Confirming previous assumptions, as boring as it might sound, is of key relevance for the progress of science. “We can now show the effect in an unprecedentedly robust way, based upon the statistical analysis of a global database of regional sea-level reconstructions,” says Rahmstorf. “The new sea-level data confirm once again just how unusual the age of modern global warming due to our greenhouse gas emissions is – and they demonstrate that one of the most dangerous impacts of global warming, rising seas, is well underway.”
Article on future sea-level rise: Mengel, M., Levermann, A., Frieler, K., Robinson, A., Marzeion, B., Winkelmann, R. (2016): Future sea-level rise constrained by observations and long-term commitment. Proceedings of the National Academy of Sciences (PNAS) [DOI:10.1073/pnas.1500515113]
Weblink to the article on future sea-level rise once it is published: www.pnas.org/cgi/doi/10.1073/pnas.1500515113
Weblink to source code for future sea-level rise approximation tool: https://github.com/matthiasmengel/sealevel
Article on past sea-level rise: Kopp, R.E., Kemp, A.C., Bittermann, K., Horton, B.P., Donnelly, J.P., Gehrels, W.R., Hay, C.C., Mitrovica, J.X., Morrow, E.D., Rahmstorf, S. (2016): Temperature-driven global sea-level variability in the Common Era. Proceedings of the National Academy of Sciences (PNAS) [DOI:10.1073/pnas.1517056113]
Weblink to the article on past sea-level rise once it is published: http://www.pnas.org/cgi/doi/10.1073/pnas.1517056113
For further information please contact:
PIK press office
Phone: +49 331 288 25 07
Jonas Viering | Potsdam-Institut für Klimafolgenforschung
Predicting unpredictability: Information theory offers new way to read ice cores
07.12.2016 | Santa Fe Institute
Sea ice hit record lows in November
07.12.2016 | University of Colorado at Boulder
Physicists of the University of Würzburg have made an astonishing discovery in a specific type of topological insulators. The effect is due to the structure of the materials used. The researchers have now published their work in the journal Science.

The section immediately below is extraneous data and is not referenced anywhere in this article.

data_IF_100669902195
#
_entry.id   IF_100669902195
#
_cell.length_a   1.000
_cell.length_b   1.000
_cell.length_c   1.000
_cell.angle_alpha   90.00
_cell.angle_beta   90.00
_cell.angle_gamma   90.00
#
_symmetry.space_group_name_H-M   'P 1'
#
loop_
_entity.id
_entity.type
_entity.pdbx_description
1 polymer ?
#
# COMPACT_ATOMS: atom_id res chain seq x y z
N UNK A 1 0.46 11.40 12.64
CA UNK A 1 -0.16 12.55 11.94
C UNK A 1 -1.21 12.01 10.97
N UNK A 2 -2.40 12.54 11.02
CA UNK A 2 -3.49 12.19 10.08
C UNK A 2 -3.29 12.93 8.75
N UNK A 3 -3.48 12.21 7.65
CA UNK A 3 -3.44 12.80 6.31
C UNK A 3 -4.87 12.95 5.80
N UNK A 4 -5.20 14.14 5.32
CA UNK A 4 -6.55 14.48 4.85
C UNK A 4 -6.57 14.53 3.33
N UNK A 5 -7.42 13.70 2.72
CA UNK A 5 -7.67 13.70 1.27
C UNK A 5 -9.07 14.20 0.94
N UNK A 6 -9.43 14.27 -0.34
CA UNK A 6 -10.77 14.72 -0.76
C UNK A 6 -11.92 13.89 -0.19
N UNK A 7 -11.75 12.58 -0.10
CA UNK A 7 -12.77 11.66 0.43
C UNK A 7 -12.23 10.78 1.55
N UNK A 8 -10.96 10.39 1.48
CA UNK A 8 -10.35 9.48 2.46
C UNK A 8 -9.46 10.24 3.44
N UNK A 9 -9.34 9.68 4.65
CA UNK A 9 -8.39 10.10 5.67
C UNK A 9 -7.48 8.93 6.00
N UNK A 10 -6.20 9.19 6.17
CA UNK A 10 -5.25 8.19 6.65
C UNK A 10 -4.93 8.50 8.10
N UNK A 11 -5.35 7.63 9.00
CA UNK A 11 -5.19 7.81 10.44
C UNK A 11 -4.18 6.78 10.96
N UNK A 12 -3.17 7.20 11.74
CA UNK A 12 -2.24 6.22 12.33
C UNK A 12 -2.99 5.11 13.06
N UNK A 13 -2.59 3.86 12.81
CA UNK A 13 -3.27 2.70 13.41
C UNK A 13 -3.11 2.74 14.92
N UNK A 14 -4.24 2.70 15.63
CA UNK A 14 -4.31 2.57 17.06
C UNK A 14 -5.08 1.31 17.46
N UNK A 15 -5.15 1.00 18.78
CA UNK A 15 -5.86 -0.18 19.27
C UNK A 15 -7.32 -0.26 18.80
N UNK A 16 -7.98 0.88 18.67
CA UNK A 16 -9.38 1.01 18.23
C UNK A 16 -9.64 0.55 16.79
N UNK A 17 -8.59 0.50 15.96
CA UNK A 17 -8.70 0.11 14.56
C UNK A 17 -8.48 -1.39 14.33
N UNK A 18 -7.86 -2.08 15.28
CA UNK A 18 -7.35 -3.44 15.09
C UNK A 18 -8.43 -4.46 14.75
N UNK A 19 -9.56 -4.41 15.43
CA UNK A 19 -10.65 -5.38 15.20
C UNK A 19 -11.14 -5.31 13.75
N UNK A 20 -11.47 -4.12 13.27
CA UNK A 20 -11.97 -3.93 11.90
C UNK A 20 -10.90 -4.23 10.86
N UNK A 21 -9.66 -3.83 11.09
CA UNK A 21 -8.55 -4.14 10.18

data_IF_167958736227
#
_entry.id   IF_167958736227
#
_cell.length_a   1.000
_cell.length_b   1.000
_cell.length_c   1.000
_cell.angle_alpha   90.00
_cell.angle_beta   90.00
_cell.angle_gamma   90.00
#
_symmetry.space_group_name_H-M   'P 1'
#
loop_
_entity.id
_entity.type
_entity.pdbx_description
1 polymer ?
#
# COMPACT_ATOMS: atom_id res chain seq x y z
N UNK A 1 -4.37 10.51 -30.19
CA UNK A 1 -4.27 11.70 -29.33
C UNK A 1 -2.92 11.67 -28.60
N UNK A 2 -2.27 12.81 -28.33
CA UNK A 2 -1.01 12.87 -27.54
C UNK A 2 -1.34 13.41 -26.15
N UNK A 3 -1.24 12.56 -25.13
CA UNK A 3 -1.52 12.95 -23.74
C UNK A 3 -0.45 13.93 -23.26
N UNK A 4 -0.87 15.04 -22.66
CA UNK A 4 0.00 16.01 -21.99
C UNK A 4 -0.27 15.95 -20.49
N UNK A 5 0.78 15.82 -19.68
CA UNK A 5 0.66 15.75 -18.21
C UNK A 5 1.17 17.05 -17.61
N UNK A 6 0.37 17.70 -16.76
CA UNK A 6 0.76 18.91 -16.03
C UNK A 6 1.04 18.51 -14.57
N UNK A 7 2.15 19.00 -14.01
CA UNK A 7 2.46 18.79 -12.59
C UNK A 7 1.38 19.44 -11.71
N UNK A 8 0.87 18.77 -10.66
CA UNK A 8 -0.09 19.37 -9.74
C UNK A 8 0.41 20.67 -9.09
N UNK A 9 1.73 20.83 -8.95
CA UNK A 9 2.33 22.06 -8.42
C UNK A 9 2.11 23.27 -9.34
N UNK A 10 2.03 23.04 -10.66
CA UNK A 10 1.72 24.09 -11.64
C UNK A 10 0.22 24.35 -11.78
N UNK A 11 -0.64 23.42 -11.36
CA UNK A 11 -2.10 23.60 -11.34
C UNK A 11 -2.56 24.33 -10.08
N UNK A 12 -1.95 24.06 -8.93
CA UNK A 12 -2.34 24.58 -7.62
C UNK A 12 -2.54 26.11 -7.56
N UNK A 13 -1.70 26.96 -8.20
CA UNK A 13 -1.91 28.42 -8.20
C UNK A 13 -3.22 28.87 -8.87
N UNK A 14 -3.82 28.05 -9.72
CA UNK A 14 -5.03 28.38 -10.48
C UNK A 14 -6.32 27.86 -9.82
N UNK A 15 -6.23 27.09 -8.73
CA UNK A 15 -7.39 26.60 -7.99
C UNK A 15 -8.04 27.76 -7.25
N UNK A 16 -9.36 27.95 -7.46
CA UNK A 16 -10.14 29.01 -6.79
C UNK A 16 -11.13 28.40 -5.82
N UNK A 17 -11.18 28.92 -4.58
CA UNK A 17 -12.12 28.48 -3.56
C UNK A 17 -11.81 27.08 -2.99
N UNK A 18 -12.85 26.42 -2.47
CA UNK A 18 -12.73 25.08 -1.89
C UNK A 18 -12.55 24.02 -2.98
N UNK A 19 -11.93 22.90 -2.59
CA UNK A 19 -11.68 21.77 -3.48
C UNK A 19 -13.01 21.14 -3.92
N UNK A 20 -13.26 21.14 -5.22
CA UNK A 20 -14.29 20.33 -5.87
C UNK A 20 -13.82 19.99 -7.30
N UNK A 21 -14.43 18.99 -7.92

Topological insulators are currently the hot topic in physics according to the newspaper Neue Zürcher Zeitung. Only a few weeks ago, their importance was...
In recent years, lasers with ultrashort pulses (USP) down to the femtosecond range have become established on an industrial scale. They could advance some applications with the much-lauded “cold ablation” – if that meant they would then achieve more throughput. A new generation of process engineering that will address this issue in particular will be discussed at the “4th UKP Workshop – Ultrafast Laser Technology” in April 2017.
Even back in the 1990s, scientists were comparing materials processing with nanosecond, picosecond and femtosesecond pulses. The result was surprising:...
Have you ever wondered how you see the world? Vision is about photons of light, which are packets of energy, interacting with the atoms or molecules in what...
A multi-institutional research collaboration has created a novel approach for fabricating three-dimensional micro-optics through the shape-defined formation of porous silicon (PSi), with broad impacts in integrated optoelectronics, imaging, and photovoltaics.
Working with colleagues at Stanford and The Dow Chemical Company, researchers at the University of Illinois at Urbana-Champaign fabricated 3-D birefringent...
In experiments with magnetic atoms conducted at extremely low temperatures, scientists have demonstrated a unique phase of matter: The atoms form a new type of quantum liquid or quantum droplet state. These so called quantum droplets may preserve their form in absence of external confinement because of quantum effects. The joint team of experimental physicists from Innsbruck and theoretical physicists from Hannover report on their findings in the journal Physical Review X.
“Our Quantum droplets are in the gas phase but they still drop like a rock,” explains experimental physicist Francesca Ferlaino when talking about the...
16.11.2016 | Event News
01.11.2016 | Event News
14.10.2016 | Event News
09.12.2016 | Life Sciences
09.12.2016 | Ecology, The Environment and Conservation
09.12.2016 | Health and Medicine